¡Atención! Este sitio usa cookies y tecnologías similares.

Si no cambia la configuración de su navegador, usted acepta su uso. Saber más

Acepto

Publicaciones y Prensa

EAACI 2014. Copenhague

El Jueves, 26 Junio 2014. Enviado a Congresos Alergología

Allergic contact dermatitis to disperse orange-3



Navarro Gracia B. Alarcón Gallardo E, Claver Monzón A, Peña-Peloche M, Botey Faraudo E, Cisteró-Bahima A.

Hospital Universitari Quiron Dexeus. UAB, AlergiaDexeus, Barcelona, Spain

Background: 
Allergic contact dermatitis to textile dyes is considered to be a rare phenomenon. Allergy prevalence to disperse dyes round between 0.4 and 6.7%

Method: A 32-year-old female, with no allergy clinical records, was referred to our Center. She suffered itching lesions coinciding with swimsuit area within 3 hours after outdoor swimming. The patient dressed a new orange bikini and did not use sunscreen protection. No previous problems with other clothes were referred, whatever its colour.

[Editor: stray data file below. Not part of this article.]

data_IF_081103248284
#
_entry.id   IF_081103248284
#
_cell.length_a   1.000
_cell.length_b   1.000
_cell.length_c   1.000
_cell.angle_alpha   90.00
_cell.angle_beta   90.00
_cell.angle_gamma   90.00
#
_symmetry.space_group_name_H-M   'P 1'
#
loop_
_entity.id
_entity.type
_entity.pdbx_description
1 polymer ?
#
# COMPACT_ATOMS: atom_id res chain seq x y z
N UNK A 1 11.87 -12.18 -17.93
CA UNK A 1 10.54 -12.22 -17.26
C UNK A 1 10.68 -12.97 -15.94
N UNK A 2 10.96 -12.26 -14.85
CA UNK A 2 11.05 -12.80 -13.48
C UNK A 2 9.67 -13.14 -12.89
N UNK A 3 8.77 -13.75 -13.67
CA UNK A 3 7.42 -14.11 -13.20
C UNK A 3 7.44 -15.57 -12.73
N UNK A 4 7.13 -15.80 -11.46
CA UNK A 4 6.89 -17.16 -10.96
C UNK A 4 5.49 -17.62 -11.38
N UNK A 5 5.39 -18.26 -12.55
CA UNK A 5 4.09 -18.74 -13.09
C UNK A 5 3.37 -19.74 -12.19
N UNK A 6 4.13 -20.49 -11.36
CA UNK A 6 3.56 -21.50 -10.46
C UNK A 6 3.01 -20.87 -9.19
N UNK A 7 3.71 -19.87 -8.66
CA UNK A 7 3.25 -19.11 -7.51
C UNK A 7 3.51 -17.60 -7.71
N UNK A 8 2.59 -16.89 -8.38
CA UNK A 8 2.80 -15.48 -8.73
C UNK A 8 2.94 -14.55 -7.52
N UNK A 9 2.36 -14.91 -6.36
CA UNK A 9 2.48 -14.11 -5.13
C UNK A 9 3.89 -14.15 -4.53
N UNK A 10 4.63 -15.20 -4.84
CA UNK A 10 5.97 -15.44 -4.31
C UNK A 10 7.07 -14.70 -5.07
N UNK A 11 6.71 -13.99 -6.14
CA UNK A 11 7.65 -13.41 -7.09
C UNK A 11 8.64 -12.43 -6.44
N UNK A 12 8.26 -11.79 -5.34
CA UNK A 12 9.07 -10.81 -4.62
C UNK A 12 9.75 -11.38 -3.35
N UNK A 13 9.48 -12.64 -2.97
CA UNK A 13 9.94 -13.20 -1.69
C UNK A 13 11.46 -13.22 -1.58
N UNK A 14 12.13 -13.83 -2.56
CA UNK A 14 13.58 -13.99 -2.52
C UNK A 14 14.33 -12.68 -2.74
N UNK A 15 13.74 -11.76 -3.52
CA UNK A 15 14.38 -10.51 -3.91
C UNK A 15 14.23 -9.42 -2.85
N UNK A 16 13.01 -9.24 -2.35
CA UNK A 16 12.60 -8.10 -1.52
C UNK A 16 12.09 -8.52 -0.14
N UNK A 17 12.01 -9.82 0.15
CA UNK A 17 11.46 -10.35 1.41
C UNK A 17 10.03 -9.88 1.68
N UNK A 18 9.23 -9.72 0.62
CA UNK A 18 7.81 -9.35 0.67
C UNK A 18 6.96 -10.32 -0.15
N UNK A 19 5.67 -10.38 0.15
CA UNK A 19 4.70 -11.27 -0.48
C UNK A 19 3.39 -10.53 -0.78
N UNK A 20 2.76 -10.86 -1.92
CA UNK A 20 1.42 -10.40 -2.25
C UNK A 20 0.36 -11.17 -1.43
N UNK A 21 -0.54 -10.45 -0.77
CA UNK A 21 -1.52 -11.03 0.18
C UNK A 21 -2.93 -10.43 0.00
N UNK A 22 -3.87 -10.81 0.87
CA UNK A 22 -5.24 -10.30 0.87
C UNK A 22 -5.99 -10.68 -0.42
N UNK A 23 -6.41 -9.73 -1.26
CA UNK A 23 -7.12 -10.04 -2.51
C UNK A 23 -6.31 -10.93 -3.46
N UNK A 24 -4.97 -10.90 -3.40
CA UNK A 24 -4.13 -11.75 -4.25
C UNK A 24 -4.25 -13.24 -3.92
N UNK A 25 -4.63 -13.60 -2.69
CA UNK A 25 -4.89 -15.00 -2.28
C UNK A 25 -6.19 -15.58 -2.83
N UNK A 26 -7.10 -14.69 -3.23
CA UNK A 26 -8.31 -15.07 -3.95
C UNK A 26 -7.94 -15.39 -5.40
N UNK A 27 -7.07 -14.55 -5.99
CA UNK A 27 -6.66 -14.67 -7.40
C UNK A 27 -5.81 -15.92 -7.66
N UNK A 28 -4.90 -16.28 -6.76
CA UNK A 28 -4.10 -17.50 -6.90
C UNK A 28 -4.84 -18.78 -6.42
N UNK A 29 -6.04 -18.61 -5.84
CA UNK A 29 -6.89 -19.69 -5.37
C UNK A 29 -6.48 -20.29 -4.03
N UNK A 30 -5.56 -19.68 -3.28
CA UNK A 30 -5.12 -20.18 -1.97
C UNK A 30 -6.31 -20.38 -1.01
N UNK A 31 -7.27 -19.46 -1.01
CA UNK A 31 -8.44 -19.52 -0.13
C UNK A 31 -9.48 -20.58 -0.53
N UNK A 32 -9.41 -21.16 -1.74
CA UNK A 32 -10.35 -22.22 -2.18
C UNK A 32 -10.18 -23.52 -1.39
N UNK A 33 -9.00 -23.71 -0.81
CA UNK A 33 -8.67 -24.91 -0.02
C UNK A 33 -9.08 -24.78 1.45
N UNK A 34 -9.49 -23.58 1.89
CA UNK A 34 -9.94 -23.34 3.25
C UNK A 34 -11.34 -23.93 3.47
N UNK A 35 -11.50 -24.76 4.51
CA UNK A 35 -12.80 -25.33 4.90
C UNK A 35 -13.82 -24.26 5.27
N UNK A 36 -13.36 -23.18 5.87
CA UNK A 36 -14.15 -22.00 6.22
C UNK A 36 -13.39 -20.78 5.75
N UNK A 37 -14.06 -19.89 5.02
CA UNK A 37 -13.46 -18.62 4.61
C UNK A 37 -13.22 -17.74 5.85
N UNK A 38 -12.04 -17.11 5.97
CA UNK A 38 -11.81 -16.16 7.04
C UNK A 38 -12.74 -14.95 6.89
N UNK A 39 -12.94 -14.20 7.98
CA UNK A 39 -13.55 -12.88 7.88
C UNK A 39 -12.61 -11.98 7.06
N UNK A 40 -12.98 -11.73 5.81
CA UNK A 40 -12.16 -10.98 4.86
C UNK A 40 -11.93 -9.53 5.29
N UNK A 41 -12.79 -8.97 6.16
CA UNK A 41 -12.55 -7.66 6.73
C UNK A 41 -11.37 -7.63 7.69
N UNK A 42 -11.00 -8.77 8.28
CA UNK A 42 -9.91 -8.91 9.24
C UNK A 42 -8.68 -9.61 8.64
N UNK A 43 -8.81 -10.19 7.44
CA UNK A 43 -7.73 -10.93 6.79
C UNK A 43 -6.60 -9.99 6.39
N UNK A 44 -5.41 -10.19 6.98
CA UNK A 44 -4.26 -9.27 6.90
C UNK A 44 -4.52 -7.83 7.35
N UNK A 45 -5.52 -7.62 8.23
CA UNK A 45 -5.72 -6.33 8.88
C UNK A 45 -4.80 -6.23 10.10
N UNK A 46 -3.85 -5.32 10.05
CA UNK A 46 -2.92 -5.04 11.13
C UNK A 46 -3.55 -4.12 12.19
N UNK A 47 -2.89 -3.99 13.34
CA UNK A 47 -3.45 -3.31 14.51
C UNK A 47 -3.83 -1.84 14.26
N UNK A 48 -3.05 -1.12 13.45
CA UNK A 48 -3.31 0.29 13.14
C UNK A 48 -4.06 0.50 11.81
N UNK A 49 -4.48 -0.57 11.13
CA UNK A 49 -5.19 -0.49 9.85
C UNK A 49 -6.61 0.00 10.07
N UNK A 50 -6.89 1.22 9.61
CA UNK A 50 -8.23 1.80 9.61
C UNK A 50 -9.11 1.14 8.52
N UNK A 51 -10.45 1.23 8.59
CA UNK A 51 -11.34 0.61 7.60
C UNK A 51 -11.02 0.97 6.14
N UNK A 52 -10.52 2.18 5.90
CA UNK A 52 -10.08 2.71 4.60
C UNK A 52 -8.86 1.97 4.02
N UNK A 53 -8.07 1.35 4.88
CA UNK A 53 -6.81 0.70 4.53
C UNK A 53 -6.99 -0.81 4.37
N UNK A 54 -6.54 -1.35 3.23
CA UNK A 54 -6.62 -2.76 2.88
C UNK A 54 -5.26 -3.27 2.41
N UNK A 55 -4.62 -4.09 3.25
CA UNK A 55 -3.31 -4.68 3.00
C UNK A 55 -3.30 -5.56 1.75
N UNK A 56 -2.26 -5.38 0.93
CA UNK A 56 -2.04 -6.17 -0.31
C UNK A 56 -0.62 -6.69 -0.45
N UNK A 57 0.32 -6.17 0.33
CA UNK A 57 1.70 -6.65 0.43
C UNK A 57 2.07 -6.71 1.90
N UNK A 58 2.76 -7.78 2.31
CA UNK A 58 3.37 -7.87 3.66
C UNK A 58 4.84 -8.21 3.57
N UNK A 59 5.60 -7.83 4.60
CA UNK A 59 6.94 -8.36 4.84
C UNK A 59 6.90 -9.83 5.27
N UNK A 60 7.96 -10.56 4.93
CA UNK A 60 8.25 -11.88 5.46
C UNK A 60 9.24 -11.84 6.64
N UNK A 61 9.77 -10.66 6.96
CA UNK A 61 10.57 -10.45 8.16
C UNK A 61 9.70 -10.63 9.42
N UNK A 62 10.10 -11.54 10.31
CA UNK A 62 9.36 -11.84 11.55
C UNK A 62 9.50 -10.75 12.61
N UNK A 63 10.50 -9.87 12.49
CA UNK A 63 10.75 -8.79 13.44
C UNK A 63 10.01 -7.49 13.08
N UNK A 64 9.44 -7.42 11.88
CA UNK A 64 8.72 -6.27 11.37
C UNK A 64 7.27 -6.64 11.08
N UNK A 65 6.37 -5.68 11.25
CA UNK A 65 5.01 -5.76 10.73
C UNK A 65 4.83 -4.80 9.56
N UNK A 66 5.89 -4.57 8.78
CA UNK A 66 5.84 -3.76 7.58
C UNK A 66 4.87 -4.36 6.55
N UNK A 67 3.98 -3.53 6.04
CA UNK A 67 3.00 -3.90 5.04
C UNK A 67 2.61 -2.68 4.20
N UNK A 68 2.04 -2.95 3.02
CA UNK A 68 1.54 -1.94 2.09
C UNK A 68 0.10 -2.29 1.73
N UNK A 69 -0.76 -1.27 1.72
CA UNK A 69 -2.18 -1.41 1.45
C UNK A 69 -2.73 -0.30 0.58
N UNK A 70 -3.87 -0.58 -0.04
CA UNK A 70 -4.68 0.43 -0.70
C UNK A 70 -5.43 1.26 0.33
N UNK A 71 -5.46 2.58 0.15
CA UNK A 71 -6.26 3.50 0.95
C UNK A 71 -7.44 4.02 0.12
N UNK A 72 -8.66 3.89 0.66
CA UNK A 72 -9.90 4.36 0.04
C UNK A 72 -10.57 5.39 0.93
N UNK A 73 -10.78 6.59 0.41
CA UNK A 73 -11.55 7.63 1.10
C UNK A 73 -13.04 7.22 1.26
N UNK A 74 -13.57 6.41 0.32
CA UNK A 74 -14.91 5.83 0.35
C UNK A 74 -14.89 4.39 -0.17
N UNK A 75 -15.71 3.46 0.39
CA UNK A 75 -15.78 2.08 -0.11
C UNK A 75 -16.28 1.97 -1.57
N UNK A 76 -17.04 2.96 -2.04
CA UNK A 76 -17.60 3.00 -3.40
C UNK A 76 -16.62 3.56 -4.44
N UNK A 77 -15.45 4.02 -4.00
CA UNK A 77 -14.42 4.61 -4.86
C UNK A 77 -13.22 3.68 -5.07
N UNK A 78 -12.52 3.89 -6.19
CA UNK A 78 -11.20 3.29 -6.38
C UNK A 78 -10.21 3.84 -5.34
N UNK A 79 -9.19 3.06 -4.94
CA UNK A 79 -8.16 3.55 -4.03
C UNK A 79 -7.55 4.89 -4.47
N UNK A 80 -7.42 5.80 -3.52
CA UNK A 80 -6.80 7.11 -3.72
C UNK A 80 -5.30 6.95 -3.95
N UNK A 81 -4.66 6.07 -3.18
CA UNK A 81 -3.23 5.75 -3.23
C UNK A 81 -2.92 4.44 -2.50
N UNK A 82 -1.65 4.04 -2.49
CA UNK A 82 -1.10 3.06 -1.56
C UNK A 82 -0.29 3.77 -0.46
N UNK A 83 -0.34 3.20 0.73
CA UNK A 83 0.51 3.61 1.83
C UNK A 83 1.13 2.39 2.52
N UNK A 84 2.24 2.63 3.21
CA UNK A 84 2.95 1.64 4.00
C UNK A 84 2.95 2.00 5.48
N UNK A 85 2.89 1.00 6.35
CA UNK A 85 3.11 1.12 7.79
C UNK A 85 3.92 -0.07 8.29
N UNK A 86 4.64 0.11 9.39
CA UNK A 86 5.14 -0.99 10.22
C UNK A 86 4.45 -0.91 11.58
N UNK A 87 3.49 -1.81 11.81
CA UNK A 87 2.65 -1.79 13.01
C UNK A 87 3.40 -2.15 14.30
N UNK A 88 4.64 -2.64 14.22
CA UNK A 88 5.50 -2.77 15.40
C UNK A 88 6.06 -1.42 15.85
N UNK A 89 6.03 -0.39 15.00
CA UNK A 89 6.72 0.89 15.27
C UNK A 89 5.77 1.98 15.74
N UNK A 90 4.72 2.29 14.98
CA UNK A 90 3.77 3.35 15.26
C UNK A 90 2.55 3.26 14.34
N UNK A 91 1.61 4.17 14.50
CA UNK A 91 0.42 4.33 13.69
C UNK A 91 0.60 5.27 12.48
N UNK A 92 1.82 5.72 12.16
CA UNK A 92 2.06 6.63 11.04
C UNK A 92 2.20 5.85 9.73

Clinical examination disclosed erythematous-desquamative lesions located on buttocks and mammary area, just drawing the bikini. Oral antihistaminic and topic corticosteroids treatment were successfully administered.

Results: 
Patch tests were performed with standard series of Spanish Contact Dermatitis Group (GEIDAC) and textile series (Bial-Aristegui Labs.): positive PPD (3+), and Disperse Orange3 (DO3) 1% (3+) within 48 and 96 hours. 

Conclusion: 
Disperse dyes, (mainly azo) are the most common causes of textile-related allergic contact dermatitis. They are used for dyeing synthetic fibers, not for natural ones. Disperse dyes do not chemically bond to the fibers, and their small, liophilic molecules can therefore easily migrate onto the skin of the person who is wearing the garment, especially if the textile fastness is poor; they may be removed by exposure to water. This circumstance could explain why our patient presented dermatitis after bathing and not with regular clothes even orange-colored ones. Cross-reactivity between PPD and DO3, among other textile dyes, has frequently been reported. Asking after patch-test results, our patient referred previous dermatitis related a henna tattoo. This might be the primary sensitization.

Identifying the allergens when contact dermatitis suspected is challenging because despite the European legislation, clothing labels have no declaration on textile dyes.

Comparte este contenido

Bookmark and Share